It was intended that the gun sites would be controlled remotely from the AAOR using radar data provided by two new radar sets, a fire control Radar No.3 Mk VII (Yellow River) and a surveillance Radar No.4 Mk VII (Orange Yeoman), supplemented by a new No.11 Predictor. The specification for the Orange Yeoman radar stipulated a detection range of 91.43-km (100,000 yards) up to height of 18,287-m (60,000-ft) and the ability to supply radar information directly to sixteen remote gun sites, using an automatic data transmission system.

Orange Yeoman eventually was trialed at Frodsham AAOR, currently this is the only site at that it is known to have been installed at by the Army. When air defence was handed over to the RAF following the stand-down of Anti-aircraft Command, Orange Yeoman became the Type-82 radar and was used as the Tactical Control Radar for the Stage-1 Bloodhound missile system.

Several AAORs were located on existing WW2 military/gun sites, i.e. Vange, Lippetts Hill, Pendel Camp, East Kilbride, Craigiehall, Stoneleigh Park and Elvaston while others required entirely new locations.

Apart from several sequences of photographs at the Imperial War Museum, GORs/AAORs seem to be a dead or lost subject with little or nothing recorded or documented about them. The above is an effort to remedy this.

Army AA Command: AAORs

Grp GDA AAOR OS Grid Ref Present Status
1 Harwich Mistley Heath TM122313 Empty - For sale
Thames North Vange TQ719864 Derelict
Thames South Fort Bridgewoods TQ739652 Demolished
London North Lippetts Hill TQ397970 Police Training Centre
London South Pendell Camp TQ309524 Sold in 2000; Currently empty
London West Uxbridge TQ067841 Demolished Autumn 2012
Dover Dover Castle TR328416 E.H Museum (Casemate level)
2 Portsmouth / Southampton Fort Fareham SU573049 Empty; For sale in 2001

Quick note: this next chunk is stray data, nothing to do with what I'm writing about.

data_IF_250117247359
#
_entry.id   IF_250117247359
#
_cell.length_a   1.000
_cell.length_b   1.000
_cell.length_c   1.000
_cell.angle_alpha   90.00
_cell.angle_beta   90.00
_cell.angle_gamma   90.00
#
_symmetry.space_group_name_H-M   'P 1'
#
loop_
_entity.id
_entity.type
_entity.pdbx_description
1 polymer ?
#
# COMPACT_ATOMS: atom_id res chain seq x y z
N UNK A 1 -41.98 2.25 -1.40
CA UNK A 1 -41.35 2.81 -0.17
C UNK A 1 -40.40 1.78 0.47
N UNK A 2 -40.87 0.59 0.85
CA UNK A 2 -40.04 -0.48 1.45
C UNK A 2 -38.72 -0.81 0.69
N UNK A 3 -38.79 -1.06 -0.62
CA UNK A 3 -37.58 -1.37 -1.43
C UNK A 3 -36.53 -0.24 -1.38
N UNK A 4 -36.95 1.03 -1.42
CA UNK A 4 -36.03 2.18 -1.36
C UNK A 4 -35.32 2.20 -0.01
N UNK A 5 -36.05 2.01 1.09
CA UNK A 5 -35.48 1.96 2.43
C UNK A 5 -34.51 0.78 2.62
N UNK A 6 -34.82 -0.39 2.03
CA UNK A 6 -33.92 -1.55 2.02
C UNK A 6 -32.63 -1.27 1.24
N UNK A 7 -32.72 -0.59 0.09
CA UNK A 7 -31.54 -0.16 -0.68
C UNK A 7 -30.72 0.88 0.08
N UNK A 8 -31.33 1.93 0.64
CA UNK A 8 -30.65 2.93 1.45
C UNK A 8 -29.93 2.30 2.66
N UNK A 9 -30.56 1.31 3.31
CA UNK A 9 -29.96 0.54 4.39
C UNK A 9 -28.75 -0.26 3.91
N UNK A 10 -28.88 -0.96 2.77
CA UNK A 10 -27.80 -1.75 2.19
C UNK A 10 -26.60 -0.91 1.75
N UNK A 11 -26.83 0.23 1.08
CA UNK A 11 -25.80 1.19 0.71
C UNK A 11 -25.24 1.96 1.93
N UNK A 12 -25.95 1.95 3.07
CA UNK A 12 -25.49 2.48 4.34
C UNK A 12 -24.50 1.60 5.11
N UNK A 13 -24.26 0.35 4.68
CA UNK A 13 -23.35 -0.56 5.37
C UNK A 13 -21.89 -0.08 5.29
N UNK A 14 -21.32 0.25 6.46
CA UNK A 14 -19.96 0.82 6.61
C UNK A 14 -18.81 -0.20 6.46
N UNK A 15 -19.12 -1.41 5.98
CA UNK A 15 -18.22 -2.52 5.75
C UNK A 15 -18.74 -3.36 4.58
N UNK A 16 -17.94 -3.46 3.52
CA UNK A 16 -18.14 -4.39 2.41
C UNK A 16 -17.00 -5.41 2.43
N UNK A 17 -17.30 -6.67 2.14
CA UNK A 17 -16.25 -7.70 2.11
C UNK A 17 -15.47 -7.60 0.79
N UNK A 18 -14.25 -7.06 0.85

Bristol Lansdown ST715702 Conference Facility at Avon Fire Brigade HQ and storage
Brockworth Ullenwood SO936174 Sold in 2002 - House conversion
Plymouth Crownhill Fort SX487592 Museum
Portland Ridgeway Hill SY679857 Warehouse
3 Loch Ewe Gairloch NG807762 Road Dept. Depot
Glasgow & Clyde East Kilbride NS653526 Parks Dept. Depot
Clyde Anchorage Inverkip NS216720 Derelict
Forth & Rosyth Craigiehall NT168758 Extant; Use unknown
Belfast Lisburn IJ263658 Storage
Londonderry Campsie IC510207 Derelict
4 Birmingham Wylde Green SP121948 Demolished
Mersey Frodsham SJ520766 Conference & Training suite
Coventry & Rugby Stoneleigh Park SP341720 Demolished
Cardiff Wenallt ST153835 Empty
Barrow Abbottswood SD220722 Demolished
Swansea West Cross SS615898 Occasional training by Emergency Planning Dept.
Milford Haven Llanion Barracks SM972043 Derelict
Manchester Worsley SD741007 Empty
5 Tyne Gosforth NZ345704 Northumberland County Records Office
Tees Kirklevington Hall NZ429107 Private house
Hull Wawne TA091370 House conversion
Leeds Birkenshaw SE202279 West Yorkshire Fire Brigade HQ
Sheffield Conisbrough SK491971 Private House
Derby Elvaston SK413326 Empty